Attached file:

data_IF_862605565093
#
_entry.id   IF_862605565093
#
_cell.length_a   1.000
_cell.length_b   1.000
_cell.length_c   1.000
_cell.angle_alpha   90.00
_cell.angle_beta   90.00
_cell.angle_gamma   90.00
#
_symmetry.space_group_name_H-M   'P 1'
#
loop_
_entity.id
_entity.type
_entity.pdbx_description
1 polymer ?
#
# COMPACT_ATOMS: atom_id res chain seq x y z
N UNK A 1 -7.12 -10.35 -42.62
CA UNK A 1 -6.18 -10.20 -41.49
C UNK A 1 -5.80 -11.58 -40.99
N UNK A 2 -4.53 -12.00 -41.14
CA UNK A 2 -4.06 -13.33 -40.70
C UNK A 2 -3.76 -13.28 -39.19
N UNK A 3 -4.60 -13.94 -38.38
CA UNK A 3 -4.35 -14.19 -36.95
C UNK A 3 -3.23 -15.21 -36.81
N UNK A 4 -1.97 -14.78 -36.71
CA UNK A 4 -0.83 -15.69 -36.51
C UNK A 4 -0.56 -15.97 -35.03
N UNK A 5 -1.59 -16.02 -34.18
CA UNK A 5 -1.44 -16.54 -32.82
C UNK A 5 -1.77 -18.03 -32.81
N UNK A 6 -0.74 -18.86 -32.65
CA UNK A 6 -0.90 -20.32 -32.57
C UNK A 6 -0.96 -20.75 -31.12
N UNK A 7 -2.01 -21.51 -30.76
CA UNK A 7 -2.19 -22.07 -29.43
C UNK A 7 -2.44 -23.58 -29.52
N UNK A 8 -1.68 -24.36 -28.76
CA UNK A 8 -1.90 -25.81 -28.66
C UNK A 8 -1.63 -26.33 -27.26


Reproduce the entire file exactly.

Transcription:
data_IF_862605565093
#
_entry.id   IF_862605565093
#
_cell.length_a   1.000
_cell.length_b   1.000
_cell.length_c   1.000
_cell.angle_alpha   90.00
_cell.angle_beta   90.00
_cell.angle_gamma   90.00
#
_symmetry.space_group_name_H-M   'P 1'
#
loop_
_entity.id
_entity.type
_entity.pdbx_description
1 polymer ?
#
# COMPACT_ATOMS: atom_id res chain seq x y z
N UNK A 1 -7.12 -10.35 -42.62
CA UNK A 1 -6.18 -10.20 -41.49
C UNK A 1 -5.80 -11.58 -40.99
N UNK A 2 -4.53 -12.00 -41.14
CA UNK A 2 -4.06 -13.33 -40.70
C UNK A 2 -3.76 -13.28 -39.19
N UNK A 3 -4.60 -13.94 -38.38
CA UNK A 3 -4.35 -14.19 -36.95
C UNK A 3 -3.23 -15.21 -36.81
N UNK A 4 -1.97 -14.78 -36.71
CA UNK A 4 -0.83 -15.69 -36.51
C UNK A 4 -0.56 -15.97 -35.03
N UNK A 5 -1.59 -16.02 -34.18
CA UNK A 5 -1.44 -16.54 -32.82
C UNK A 5 -1.77 -18.03 -32.81
N UNK A 6 -0.74 -18.86 -32.65
CA UNK A 6 -0.90 -20.32 -32.57
C UNK A 6 -0.96 -20.75 -31.12
N UNK A 7 -2.01 -21.51 -30.76
CA UNK A 7 -2.19 -22.07 -29.43
C UNK A 7 -2.44 -23.58 -29.52
N UNK A 8 -1.68 -24.36 -28.76
CA UNK A 8 -1.90 -25.81 -28.66
C UNK A 8 -1.63 -26.33 -27.26